Tuesday, March 15, 2011

Sheep for us, goats for you

It’s always amusing to see people whose self-image is diametrically at odds with their actual conduct. In the wake of the controversy over Rob Bell, a number of universalists have been defending Bell, as well as defending universalism.

And that’s understandable–if you’re a universalist. But what’s richly ironic is how they go about defending universalism. They defend the proposition that God loves everyone so much that God will save everyone by assuming a belligerent us v. them mentality.

They cast themselves in the role of the white hats, while they cast the Calvinists in the role of the black hats. They treat Christians who adhere to everlasting punishment as the enemy.

In effect, universalists are the sheep, while Justin Taylor, Kevin DeYoung et al. are the goats.

But shouldn’t they make a bit more effort to personally model their generous, inclusive theology? If God is all-loving and all-forgiving, why are universalists so divisive and bellicose in dealing with Christians who oppose universalism?

They act as if they believe in hell for those who believe in hell. That God ought to smite those who oppose universalism.

Shouldn’t a universalist cut back on the fire-n-brimstone rhetoric? 


  1. Identity religionism.

    Every religion is true except for those religions that don't believe that every religion is true.

  2. "Shouldn’t a universalist cut back on the fire-n-brimstone rhetoric?"

    You would think they would, wouldn't you?

  3. I saw the video of yesterday's event. It seems that Bell's presup is that God loves everyone so much that He gives them a choice. Given also that people are obviously ignorant of many things, apparently including what Bell feels the need to write about, how do poorly-informed decisions benefit anyone?

    And if Calvinists don't get to go to heaven because we are apparently mean-spirited, then how can that be on account of a loving God according to Bell's presup?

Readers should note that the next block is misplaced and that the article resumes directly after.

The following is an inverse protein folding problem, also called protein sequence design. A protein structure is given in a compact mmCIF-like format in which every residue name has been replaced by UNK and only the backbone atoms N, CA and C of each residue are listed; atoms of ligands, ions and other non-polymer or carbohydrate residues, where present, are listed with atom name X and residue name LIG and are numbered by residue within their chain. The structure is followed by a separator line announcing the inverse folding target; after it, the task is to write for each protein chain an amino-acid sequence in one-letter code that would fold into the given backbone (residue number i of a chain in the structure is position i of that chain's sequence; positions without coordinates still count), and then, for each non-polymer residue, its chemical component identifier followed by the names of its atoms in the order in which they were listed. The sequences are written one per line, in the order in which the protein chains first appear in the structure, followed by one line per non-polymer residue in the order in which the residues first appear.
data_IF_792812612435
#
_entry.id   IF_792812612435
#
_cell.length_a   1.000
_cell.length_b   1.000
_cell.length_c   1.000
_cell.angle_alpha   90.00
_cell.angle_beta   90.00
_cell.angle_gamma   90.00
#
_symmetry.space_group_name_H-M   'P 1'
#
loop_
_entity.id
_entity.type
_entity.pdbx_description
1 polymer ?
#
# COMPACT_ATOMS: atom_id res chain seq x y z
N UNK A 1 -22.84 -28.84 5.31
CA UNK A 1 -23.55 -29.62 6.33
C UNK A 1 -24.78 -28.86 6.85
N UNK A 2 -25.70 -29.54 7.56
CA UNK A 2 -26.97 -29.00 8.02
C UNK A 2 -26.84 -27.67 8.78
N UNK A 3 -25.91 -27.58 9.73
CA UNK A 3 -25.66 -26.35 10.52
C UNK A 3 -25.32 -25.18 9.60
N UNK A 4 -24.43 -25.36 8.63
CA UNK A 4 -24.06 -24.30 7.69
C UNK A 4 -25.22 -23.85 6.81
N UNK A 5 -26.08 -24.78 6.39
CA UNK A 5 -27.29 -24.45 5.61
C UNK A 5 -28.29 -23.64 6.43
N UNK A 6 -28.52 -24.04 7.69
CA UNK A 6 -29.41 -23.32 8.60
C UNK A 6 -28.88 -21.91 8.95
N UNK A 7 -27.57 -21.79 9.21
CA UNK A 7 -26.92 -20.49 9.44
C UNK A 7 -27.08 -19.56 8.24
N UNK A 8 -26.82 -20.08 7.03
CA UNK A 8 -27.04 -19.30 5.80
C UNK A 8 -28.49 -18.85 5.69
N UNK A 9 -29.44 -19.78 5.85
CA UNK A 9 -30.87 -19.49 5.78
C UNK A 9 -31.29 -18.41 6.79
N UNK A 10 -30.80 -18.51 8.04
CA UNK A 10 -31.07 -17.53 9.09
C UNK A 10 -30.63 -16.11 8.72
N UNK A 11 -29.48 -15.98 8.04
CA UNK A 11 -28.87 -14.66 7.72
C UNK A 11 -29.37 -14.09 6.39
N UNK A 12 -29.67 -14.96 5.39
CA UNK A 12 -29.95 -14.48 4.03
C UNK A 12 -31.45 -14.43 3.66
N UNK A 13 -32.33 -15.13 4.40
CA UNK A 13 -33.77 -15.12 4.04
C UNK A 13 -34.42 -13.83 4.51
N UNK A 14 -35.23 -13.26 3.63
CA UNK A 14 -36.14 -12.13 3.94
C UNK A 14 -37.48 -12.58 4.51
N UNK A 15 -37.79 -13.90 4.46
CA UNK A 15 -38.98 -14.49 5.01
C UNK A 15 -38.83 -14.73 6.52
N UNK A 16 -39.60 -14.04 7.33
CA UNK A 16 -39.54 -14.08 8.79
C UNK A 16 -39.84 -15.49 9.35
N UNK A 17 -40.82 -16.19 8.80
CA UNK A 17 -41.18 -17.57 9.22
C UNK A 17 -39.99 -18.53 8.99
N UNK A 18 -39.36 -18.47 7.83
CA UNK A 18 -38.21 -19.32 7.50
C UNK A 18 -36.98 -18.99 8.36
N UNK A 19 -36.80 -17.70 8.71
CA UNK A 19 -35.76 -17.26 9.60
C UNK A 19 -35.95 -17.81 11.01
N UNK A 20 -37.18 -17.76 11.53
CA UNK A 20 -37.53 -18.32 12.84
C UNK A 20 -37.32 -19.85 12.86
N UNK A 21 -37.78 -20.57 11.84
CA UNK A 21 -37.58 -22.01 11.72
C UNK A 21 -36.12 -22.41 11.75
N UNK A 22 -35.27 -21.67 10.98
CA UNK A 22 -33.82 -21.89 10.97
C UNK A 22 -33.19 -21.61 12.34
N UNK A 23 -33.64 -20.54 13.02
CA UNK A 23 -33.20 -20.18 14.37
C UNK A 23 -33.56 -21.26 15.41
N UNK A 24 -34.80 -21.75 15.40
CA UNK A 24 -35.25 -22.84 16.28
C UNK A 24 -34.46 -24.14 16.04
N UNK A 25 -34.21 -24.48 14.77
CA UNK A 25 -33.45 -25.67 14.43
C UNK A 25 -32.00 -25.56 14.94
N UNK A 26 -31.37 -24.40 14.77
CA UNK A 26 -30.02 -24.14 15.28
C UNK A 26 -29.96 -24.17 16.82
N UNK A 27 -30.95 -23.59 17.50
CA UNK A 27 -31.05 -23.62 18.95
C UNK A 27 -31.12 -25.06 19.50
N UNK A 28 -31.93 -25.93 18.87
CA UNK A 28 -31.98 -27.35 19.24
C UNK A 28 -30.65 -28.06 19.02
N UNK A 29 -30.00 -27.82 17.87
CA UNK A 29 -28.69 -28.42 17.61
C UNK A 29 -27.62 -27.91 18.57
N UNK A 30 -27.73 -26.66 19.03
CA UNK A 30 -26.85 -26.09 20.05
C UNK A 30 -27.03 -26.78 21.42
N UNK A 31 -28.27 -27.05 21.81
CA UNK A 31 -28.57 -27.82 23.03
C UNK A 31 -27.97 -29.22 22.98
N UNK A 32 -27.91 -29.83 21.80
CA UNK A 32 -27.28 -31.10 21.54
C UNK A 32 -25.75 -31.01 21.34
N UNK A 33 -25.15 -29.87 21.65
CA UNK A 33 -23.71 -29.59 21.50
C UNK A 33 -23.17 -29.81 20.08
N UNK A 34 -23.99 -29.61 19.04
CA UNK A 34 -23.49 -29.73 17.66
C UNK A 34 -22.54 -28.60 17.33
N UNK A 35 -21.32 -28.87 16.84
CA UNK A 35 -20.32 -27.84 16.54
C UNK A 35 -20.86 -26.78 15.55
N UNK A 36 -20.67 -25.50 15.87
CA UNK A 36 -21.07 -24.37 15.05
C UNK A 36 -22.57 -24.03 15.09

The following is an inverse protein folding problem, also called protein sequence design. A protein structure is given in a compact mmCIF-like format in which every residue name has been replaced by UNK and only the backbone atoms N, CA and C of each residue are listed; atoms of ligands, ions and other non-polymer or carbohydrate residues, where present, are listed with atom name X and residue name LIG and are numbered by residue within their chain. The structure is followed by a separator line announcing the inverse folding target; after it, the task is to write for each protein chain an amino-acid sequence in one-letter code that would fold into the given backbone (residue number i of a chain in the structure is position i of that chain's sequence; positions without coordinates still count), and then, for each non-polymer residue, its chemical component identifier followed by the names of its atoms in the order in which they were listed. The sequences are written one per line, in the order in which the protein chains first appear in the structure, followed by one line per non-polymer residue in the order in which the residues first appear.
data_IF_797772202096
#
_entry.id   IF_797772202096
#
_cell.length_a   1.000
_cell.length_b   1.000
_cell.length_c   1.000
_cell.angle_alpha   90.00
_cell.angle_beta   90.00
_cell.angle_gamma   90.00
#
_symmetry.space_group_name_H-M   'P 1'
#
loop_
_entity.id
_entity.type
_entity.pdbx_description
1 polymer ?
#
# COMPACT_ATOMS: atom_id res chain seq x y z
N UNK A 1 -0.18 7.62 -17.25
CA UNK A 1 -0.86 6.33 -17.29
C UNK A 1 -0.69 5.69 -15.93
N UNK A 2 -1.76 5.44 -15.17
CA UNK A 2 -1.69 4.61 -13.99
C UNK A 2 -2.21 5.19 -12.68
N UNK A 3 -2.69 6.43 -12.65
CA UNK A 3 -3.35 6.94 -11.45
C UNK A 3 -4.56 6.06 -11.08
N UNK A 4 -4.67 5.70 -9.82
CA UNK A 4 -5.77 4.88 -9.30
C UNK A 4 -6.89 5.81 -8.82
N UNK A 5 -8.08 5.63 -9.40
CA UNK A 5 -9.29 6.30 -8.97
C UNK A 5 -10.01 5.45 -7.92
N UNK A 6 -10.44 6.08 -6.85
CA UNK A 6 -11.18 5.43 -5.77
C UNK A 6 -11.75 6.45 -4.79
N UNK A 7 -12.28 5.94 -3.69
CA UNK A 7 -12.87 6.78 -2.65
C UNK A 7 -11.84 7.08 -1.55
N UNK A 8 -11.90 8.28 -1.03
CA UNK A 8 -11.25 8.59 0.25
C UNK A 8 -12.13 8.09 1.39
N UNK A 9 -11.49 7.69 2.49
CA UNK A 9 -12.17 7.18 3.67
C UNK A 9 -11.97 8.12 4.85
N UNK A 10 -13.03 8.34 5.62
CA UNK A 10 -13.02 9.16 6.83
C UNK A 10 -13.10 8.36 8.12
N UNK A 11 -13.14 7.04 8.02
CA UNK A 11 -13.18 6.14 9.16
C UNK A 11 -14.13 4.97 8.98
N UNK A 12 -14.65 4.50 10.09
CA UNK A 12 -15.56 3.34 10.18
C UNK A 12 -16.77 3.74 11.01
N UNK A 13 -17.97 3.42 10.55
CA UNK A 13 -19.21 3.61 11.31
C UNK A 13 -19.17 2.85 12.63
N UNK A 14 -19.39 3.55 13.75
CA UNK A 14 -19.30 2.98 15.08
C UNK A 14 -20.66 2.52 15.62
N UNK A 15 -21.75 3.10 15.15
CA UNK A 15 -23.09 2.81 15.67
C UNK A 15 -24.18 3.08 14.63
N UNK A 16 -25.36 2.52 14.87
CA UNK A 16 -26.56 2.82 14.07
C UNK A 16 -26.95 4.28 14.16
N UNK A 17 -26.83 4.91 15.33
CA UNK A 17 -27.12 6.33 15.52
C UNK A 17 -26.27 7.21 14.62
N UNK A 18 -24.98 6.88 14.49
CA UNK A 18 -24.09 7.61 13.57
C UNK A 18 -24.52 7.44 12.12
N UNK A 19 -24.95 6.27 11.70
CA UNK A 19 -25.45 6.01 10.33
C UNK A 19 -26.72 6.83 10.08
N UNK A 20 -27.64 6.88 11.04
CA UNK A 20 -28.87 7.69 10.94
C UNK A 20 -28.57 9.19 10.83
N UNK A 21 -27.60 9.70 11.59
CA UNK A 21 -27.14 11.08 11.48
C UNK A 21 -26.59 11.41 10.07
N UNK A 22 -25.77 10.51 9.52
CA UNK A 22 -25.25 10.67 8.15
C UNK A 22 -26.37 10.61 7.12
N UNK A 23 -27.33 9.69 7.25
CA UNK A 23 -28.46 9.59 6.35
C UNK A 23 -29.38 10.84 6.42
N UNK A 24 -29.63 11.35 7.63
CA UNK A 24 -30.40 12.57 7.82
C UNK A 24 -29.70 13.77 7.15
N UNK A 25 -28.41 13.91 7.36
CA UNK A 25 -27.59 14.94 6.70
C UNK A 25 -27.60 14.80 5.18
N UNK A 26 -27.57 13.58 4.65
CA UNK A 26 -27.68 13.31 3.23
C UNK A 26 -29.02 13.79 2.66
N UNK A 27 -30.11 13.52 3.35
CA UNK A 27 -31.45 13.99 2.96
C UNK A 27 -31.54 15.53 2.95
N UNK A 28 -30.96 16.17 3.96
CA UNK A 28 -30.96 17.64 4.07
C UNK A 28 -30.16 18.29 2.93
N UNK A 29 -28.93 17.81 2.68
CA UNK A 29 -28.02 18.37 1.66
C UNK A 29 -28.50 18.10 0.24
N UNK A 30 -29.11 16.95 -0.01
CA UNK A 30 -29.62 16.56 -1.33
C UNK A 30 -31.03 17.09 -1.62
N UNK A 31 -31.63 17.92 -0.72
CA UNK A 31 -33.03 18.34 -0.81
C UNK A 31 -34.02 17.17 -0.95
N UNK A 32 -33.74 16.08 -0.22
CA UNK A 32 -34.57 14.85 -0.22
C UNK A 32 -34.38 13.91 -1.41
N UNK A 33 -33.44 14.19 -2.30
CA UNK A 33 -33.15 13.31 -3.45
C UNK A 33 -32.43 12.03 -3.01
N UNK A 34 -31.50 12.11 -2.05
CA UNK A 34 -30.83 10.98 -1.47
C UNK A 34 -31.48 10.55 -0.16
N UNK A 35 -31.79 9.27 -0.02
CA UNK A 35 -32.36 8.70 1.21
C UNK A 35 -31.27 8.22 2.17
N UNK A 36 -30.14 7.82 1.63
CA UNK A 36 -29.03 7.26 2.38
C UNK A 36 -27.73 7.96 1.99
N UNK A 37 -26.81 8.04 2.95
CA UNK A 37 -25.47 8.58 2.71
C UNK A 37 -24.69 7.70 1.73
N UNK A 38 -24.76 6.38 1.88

Word Verification: herisi

  4. "Shouldn’t a universalist cut back on the fire-n-brimstone rhetoric?"

    Not necessarily. Remember, many universalists do believe in the reality of hell as a place of dreadful punishment, even if it doesn't last forever. The belief that God will save everyone in the end does not preclude very unpleasant experiences (to say the least) for those who resist God.

    Also, universalists affirm the biblical language of judgment. They have no trouble with God smiting the wicked in his anger. And they also see no inconsistency in getting angry at those who, in their opinion, pervert the gospel of love into one of eternal hellfire for a substantial portion of humanity.

    It sounds as if you're not really aiming at universalism so much as sentimentalism, if that's a distinct theological position. The idea that God's attitude towards humans and the rest of creation is one of continual approval and fondness.

  5. I wish you would critique my biblical case for everyone going to heaven (http://wp.me/PNthc-i6).

    It is easy to refute sentimental arguments for universalism. I am eager to see how you handle a thoroughly scriptural argument that exalts Jesus Christ as the only way that this salvation exists.